This unit explores the elements of life that contribute to human thriving in community and the vulnerability that is part of the human condition. It focuses on interdependence and social justice as building blocks of dynamic communities, local, regional and global.
Current ACU Students please note: this unit is taught intensively and students will be required to attend approximately 13 hours of face-to-face teaching.
UNCC100 Self and Community: Exploring the Anatomy of Modern Society
10 -21 July 2017
|Sr Monica Whelan|
|Form(s) of teaching||Face-to-face teaching, online learning and community engagement|
Form(s) of assessment
Two written assessments (1200 and 700 words)
ACU credit points
3 or 4
Approximately 25 hours
*Current ACU students are not required to attend community engagement activities (approximately 13 contact hours)
This unit would appeal to all students who are interested in building a more just world where all people are better enabled to flourish and reach their full potential. It crosses many disciplinary boundaries and is relevant in numerous courses, including law, human rights, business, health sciences, education, the arts, social work, international development, psychology and communication.
Current ACU Students please note: this unit is taught intensively and students will be required to attend approximately 25 hours of face-to-face teaching and community engagement activities.
This unit explores the elements of life that contribute to human thriving in community and the vulnerability that is part of the human condition. It focuses on interdependence and social justice as building blocks of dynamic communities, local, regional and global. The unit engages with a fundamental commitment to social justice and advocacy on behalf of the vulnerable, both with the Catholic intellectual tradition and from other sources.
Students are introduced to the principles of human flourishing and then asked to apply those principles to different perspectives or views on a contemporary social issue in order to critique these different views in terms of whether they promote or hinder the common good of all.
Understanding these principles helps us to determine how issues relating to the dignity of the human person and the realization of the common good may be addressed in our personal and professional lives now and in the future. This knowledge and understanding is a foundation for the development of the skills needed to be able to propose ways to address challenges where shared responsibility for the common good is not being realized. Given the pervasiveness of such problems in our community, addressing this need is important to our success as a community in realizing a more just world and your role as an individual who can, and must, be part of that.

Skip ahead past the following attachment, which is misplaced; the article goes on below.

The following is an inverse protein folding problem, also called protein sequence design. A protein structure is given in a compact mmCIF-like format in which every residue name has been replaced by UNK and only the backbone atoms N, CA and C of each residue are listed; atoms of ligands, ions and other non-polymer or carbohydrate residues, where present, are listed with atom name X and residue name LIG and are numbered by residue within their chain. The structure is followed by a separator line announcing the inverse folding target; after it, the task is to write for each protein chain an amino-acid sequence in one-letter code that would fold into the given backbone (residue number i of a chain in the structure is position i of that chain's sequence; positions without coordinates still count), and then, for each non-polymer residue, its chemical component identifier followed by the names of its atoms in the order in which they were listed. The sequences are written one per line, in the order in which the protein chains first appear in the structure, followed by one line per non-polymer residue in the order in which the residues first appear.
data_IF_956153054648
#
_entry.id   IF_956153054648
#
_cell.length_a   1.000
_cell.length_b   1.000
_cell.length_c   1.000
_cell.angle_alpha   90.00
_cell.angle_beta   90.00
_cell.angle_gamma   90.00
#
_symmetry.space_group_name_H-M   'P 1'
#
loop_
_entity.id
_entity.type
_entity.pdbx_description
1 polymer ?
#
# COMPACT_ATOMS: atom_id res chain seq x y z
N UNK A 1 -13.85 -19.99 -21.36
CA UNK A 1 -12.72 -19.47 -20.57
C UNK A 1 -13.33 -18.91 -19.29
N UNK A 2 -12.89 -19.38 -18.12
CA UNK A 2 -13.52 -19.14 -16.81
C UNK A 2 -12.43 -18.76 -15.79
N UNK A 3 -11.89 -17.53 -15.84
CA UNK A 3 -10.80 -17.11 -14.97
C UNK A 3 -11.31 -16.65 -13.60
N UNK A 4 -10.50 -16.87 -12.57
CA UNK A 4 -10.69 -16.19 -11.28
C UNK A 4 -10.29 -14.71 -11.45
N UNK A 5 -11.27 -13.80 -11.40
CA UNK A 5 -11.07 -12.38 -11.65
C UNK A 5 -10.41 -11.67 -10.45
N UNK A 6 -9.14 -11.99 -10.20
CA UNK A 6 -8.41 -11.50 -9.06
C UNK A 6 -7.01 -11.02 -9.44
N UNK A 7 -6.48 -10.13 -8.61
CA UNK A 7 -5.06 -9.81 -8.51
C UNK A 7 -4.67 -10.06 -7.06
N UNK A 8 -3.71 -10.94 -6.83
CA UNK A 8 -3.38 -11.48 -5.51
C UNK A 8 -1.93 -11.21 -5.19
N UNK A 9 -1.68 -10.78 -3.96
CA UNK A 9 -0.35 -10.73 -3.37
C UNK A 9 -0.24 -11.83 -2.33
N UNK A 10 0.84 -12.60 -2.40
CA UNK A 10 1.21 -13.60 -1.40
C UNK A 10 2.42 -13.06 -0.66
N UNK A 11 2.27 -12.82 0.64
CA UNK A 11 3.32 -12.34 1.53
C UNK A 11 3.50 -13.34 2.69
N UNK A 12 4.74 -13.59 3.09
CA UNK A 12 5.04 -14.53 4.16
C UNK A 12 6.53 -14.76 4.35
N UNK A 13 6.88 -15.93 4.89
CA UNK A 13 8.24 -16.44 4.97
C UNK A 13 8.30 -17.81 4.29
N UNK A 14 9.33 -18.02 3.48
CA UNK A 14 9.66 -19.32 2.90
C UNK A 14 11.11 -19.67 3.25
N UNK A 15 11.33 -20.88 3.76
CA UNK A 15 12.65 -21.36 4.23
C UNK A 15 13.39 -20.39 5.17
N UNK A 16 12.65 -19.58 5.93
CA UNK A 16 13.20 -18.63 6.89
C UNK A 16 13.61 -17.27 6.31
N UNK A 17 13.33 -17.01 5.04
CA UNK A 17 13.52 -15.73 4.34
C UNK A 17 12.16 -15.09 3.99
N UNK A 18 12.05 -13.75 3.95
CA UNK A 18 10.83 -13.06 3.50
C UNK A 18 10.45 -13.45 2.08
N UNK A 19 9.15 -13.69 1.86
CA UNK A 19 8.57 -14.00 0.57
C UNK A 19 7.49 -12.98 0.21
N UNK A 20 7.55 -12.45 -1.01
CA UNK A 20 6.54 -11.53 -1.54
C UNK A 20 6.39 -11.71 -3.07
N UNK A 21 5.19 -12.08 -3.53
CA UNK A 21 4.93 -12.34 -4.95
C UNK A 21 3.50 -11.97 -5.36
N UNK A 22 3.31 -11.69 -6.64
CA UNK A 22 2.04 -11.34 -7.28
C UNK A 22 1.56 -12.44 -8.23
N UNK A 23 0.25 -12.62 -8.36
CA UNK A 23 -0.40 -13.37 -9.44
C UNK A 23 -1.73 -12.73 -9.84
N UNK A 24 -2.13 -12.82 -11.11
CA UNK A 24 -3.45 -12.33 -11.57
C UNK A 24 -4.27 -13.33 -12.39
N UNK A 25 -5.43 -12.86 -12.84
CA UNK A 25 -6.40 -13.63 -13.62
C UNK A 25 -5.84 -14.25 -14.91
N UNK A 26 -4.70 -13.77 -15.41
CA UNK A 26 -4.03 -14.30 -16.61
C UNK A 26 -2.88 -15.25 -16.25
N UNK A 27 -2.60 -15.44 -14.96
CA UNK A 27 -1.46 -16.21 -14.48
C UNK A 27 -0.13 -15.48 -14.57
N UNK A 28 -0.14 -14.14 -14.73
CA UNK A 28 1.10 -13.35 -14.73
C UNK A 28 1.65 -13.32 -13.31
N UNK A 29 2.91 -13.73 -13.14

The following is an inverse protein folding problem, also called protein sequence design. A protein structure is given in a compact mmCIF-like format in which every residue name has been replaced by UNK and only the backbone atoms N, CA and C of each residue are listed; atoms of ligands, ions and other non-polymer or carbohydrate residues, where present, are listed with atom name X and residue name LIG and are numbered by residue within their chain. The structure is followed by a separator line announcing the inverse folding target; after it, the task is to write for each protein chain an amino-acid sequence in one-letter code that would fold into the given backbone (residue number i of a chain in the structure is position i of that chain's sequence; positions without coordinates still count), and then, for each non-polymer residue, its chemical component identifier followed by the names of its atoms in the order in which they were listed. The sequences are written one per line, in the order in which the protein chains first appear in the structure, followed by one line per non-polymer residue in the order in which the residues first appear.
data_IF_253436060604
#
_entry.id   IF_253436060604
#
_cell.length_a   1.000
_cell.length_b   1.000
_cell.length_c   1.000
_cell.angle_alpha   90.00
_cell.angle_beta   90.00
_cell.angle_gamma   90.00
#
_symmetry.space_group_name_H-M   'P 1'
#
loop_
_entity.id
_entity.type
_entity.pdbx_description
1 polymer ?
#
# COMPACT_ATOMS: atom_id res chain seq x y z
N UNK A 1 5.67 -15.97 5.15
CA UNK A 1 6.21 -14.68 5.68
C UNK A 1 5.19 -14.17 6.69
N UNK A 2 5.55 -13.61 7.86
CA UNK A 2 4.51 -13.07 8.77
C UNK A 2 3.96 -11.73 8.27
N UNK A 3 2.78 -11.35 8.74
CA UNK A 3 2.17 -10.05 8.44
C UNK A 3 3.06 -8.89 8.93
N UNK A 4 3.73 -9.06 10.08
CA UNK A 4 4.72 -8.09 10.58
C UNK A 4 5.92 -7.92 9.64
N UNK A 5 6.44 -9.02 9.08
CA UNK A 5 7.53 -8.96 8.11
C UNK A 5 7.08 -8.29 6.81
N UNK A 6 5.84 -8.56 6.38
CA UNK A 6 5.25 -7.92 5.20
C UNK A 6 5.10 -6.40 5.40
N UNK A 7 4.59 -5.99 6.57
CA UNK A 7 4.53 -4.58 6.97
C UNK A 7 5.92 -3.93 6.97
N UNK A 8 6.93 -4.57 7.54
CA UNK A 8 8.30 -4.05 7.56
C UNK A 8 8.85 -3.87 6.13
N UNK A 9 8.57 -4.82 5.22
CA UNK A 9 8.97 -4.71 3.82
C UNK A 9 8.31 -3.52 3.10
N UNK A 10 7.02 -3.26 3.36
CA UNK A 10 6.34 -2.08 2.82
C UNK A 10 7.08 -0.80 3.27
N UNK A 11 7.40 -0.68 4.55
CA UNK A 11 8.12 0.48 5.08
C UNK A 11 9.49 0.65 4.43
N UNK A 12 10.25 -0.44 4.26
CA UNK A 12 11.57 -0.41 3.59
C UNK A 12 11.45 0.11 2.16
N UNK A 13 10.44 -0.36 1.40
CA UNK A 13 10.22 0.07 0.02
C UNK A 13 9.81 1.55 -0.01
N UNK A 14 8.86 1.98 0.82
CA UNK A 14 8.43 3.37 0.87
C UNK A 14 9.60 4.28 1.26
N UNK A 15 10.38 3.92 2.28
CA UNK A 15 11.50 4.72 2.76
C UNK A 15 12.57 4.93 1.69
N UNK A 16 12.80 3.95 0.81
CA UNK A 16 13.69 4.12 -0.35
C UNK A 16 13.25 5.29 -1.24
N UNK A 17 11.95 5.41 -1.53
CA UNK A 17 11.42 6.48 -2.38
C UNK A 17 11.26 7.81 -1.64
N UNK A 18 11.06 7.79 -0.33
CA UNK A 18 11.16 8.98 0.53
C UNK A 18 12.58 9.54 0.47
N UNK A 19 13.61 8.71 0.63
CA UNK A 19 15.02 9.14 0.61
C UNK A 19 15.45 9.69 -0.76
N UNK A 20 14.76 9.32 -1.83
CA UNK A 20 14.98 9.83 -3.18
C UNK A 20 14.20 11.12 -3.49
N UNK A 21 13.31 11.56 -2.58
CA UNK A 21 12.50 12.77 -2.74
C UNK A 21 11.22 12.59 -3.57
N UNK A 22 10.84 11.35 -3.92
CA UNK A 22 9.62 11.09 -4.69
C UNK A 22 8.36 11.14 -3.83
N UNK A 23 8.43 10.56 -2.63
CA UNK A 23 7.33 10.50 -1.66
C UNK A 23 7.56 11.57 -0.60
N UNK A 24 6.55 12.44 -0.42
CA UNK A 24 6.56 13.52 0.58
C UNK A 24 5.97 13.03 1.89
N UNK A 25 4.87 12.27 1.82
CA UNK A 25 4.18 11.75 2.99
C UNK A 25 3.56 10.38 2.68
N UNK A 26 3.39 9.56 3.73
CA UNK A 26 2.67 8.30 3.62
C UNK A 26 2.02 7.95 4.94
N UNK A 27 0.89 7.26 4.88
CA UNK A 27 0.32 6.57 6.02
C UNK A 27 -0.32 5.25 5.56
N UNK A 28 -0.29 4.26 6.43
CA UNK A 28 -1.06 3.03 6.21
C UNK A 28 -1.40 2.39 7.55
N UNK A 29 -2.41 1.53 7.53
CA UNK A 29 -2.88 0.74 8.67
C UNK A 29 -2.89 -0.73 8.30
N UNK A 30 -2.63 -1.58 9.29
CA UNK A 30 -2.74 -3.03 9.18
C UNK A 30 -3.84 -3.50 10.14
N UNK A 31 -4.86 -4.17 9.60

This unit will aim to equip you with knowledge and understanding of the ideas of "self" and "community" as interrelated concepts, and develop basic skills to enable you to contribute to a more just society.
Particular attention is paid to the development of graduate attributes of critical thinking, analysis and synthesis of information, working collaboratively and independently and reflective thinking.
This unit includes site visits to community organisations that support the most marginalised members of our society.
On successful completion of this unit students should be able to:
- Describe coherently in writing the principles of Catholic Social Thought (CST), and through a personal written commentary on each one, explain that the concepts of 'self' and 'community' are interrelated.
- Analyse and evaluate the principles of CST in order to write an argument that shows how issues relating to the dignity of the human person and the realisation of the common good may be addressed by students in their professional practice (ie. the degree program you are studying) now and in the future.
- “Human Rights CST and the Liberal Rights tradition” (Chapter 8, “A vision of Justice”, Edited by Susan Crawford Sullivan and Ron Pagnucco)
- http://theconversation.com/a-refugee-like-me-why-the-golden-rule-matters-in-an-era-of-mass-migration-50957 (“A Refugee Like Me: Why the Golden Rule Matters in an Era of Mass Migration”, Rivka T. Witenberg ,The Conversation, 26 Nov 2015)
- http://www.un.org/en/universal-declaration-human-rights/index.html (United Nations, The United Nations Declaration of Human Rights)
- http://www.humanrights.com/what-are-human-rights/brief-history/declaration-of-independence.html (A Brief History of Human Rights, United for Human Rights)